MOUNDSVILLE, W.Va. — Columbia Pipeline Group will be putting $1.75 billion into natural gas infrastructure designed to support Marcellus and Utica shale gas production areas in West Virginia, Ohio and Pennsylvania.

Officials with the NiSource subsidiary made the announcement on Tuesday.

One of the two main projects within the new investments is the proposed Ohio and West Virginia pipeline — referred to as Columbia Transmission’s Leach XPress project — which will cover 160 miles and include supporting compression and related facilities.

“We need more infrastructure to meet the current demand of our producers and our customers,” Scott Castleman, spokesperson for Columbia, told MetroNews. “It will stretch from Marshall County, West Virginia to southeastern Ohio and be able to deliver 1.5 billion cubic feet (of natural gas) per day.”

Castleman said three compressor stations are planned for the pipeline and one of those stations will be in Marshall County.

The Tomblin Administration applauded the announcement.

“These are big investments. In fact, I think it might be one of their largest investments ever,” said Keith Burdette, state Commerce Secretary, of the plans. “This particular pipeline actually will provide us an opportunity to continue to expand the Marcellus field in West Virginia and maximize that opportunity.”

Castleman said, once in operation, the planned pipeline would add to the capacity for Columbia Transmission’s system and connect regional gas supplies to additional markets. The product from Marshall County will eventually be hooked to the company’s other lines in Kentucky.

Commerce Secretary Burdette said the state’s resources are paying off in big ways.

“There’s no way we can consume that all here (all the gas being produced) if we built for a long, long time,” Burdette said. “So in order to be able to take advantage of the market, they’ve got to get that natural gas somewhere else.”

Castleman said the project will produce construction jobs, but there are also more permanent jobs available with the company.

“We’ve had to beef up our staff from engineers to project managers to project schedulers,” he said. “These type of projects and the increase in demand in natural gas has generated a lot of opportunities for people in this region to find high-paying jobs right here at home.”

A second planned project would provide additional capacity through Columbia Gulf’s Rayne XPress project which spans a corridor from the U.S. Gulf Coast to Appalachia.

According to information from Columbia Pipeline Group, the company has already started reaching out to affected communities with a goal of starting construction work on both projects in 2016. Castleman said there would be open house events in Marshall County once the path for the underground pipeline is determined.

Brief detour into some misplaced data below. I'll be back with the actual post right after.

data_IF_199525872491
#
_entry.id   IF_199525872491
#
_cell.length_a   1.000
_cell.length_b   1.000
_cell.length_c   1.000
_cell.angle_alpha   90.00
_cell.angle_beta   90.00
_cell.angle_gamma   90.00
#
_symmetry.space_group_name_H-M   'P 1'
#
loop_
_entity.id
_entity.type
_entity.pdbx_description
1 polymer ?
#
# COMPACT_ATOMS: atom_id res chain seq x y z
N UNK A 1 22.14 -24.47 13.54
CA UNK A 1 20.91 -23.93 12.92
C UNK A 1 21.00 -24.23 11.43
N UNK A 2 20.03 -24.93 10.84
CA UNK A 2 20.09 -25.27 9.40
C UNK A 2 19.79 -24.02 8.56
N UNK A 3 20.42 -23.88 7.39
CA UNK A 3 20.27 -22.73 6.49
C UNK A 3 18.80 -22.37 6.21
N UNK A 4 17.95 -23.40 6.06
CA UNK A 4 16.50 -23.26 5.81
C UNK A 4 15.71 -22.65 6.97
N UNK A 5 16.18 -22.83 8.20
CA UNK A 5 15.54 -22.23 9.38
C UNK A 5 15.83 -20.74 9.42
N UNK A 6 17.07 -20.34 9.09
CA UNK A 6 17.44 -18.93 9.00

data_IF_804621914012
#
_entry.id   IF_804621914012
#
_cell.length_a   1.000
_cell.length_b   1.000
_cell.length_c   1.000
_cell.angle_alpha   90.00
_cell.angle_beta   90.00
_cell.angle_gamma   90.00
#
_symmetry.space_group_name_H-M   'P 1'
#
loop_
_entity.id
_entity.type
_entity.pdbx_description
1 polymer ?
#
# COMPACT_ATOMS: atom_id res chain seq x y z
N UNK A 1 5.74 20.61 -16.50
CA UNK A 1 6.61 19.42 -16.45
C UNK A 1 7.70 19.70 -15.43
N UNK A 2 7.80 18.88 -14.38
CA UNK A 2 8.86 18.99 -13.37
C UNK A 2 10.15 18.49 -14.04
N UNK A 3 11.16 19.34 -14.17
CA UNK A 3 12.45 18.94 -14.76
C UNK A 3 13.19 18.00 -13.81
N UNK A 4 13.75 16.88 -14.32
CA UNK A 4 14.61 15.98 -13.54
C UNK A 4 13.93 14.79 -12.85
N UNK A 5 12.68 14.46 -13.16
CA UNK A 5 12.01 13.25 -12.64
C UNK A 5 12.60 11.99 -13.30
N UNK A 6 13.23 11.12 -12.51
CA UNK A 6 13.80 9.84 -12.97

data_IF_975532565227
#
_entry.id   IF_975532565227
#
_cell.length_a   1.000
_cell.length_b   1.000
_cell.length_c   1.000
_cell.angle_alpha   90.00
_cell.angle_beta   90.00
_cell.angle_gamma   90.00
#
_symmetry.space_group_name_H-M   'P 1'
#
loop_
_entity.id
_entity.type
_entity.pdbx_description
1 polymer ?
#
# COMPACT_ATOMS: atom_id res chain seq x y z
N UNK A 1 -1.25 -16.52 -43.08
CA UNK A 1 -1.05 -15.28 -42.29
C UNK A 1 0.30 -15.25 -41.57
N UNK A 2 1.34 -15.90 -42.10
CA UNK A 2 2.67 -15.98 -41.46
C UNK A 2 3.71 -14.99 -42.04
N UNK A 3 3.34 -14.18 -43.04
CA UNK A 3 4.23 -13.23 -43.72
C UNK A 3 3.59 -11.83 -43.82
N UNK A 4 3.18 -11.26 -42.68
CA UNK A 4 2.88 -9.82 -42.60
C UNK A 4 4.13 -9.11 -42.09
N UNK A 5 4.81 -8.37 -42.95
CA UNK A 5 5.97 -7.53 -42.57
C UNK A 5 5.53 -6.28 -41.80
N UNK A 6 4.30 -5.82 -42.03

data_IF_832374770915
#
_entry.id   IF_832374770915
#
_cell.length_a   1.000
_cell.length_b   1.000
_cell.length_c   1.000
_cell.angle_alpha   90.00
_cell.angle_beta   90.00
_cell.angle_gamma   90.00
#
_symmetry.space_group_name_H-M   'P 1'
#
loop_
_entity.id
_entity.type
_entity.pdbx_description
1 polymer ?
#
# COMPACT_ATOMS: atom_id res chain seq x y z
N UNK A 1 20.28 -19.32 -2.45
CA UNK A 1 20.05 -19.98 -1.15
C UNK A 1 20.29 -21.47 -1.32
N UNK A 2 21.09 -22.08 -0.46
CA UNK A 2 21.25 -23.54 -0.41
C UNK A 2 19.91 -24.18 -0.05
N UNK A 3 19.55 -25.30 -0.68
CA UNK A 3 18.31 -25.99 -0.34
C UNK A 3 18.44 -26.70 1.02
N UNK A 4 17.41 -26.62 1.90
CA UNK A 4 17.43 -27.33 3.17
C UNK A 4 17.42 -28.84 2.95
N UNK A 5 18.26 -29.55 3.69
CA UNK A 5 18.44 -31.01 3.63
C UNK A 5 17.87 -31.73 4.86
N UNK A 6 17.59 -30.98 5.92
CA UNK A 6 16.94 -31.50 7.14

The Federal Energy Regulatory Commission will oversee environmental reviews of the two projects.

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Comments

  • wvrocks

    "West Virginia to supply more natural gas to nation" ..... yet West Virginia will still remain one of the poorest states in the nation.
    WHY?

  • Harpers Ferry

    COAL is West Virginia! Except for everywhere else in the nation

  • Raging Moderate

    Coal will continue to supply energy to the US for many years to come, albeit in smaller numbers. As NG increases, coal diminishes, but both will continue to be in the mix. Coal may be weakened, and gov't regulation does play a role, but coal is not dead. Solar and wind have their place but can never supply 100% of the nation's needs. Hydroelectric is pretty much maxed out. Conservation is also part if the equation.

    • Richard

      Hydr is the only green energy that has real room to grow just look at the willow island project. As for natural gas if it was not for the EPA natural gas would have to be 3$ per mcf just to compete with coal.

      • Jeremy

        LOL, Nice one.

  • Raging Moderate

    I figure once those affected communities have heard CPG out, they are capable of making up their own minds about it.

    Am I correct in assuming that permit fees and severance taxes would be in line with coal or lumber?

    I'm not sure that these gas works would cause our NG prices to go up, although other factors might, like those mentioned by Bookman. Your summer bill went up 12%; these pipelines are still in the planning stages. I'm not sure there's a connection there, if that's what you mean.

    I'm really hoping that the new jobs in construction and permanent jobs will be filled by West Virginians to the max.

    Mr. Hytonen, I need sources for the cancer, nightly nosebleeds, and slow deaths, please.